Winter burn: Remember the winter of 2013? That was the last time we had a prolonged series of bone-chilling temperatures and drying winds. There was a lot of winter burn that showed up the next spring. I think it is likely that our more marginally hardy trees such as Japanese maples, redbud and magnolias may have some dieback damage and perhaps reduced bloom on the magnolias. “Winter burn” refers to evergreen foliage browning and dying from the tips inward due to winter damage. Several factors cause winter burn on evergreens, including winter “thaws,” dry soil in fall (which we had in 2017), a long period of very cold temperatures (we’ve sure had this!), winter sun/wind, poor siting of susceptible plants, recent planting/transplanting and the individual plant’s susceptibility. Commonly affected plants include yews, junipers, boxwood, arborvitae, rhododendrons, dwarf Alberta spruce and hemlock. Some plants may recover as new growth emerges. Yews can be pruned after the spring flush of growth finishes expanding. You can lightly prune yews in spring before the new growth has expanded to remove winter-killed twigs since new growth will hide the cuts However, prune sparingly, since you don’t know which buds might come back yet. Don’t shear damaged junipers or cut them back to older brown areas because they don’t have latent dormant buds like yews (yews don’t have them very far back on the branches either), and cannot be pruned very far back. Arborvitae can only be pruned in the “green zone” of growing material, not back into the “brown zone” with no growth. It is a bit late for this advice, but for the future, a good way to combat winter burn is to ensure that evergreens go into fall well-hydrated. Water them into early or mid November (if temperatures stay warm enough that the ground is not frozen), providing one inch of water a week if there is no rain (more may be needed in sandier soils). Since conifers don’t go into dormancy as deeply as deciduous trees, a “January thaw,” or direct sunlight on plants (especially on the west or south side of a white building), can cause them to start respiring and giving off water which they can’t replenish via their roots since the ground is frozen. Especially if the foliage and twigs were dry to start with, they desiccate easily. With cold temperatures and wind, there is cold-temperature tissue damage and moisture gets pulled out of the exposed foliage by wind. Another protective measure is to apply 1-3 inches of mulch (more is not better!) evenly around root zone. Don’t pile mulch against the trunks as this can cause damage. Shrubs can be protected with burlap “tents.” Put in stakes around the plant that are slightly taller than the height of the plant and wrap the burlap around the stakes, using heavy-duty staples to attach to wooden stakes or zip-ties to metal stakes. Applying burlap on the top isn’t recommended as it can sag with heavy snow and end up lying directly on branches, which can cause problems.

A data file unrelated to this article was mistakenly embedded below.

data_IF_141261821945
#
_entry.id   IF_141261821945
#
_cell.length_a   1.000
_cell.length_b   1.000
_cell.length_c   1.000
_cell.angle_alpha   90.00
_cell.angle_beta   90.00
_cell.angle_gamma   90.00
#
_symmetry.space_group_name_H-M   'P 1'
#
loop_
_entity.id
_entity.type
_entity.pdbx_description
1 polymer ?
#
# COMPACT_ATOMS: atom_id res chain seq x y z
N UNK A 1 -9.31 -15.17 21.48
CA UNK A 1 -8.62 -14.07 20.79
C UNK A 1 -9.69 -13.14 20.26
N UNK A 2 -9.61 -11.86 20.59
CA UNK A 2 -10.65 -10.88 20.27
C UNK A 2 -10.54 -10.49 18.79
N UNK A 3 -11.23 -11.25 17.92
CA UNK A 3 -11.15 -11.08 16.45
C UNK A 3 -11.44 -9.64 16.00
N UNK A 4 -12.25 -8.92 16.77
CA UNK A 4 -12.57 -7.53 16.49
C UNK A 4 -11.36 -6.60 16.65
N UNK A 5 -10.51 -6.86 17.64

To learn more about winter burn, visit https://pddc.wisc.edu/ and under the Fact Sheets tab scroll down to “Winter Burn.”

Lisa Johnson, Dane County UW-Extension horticulture educator

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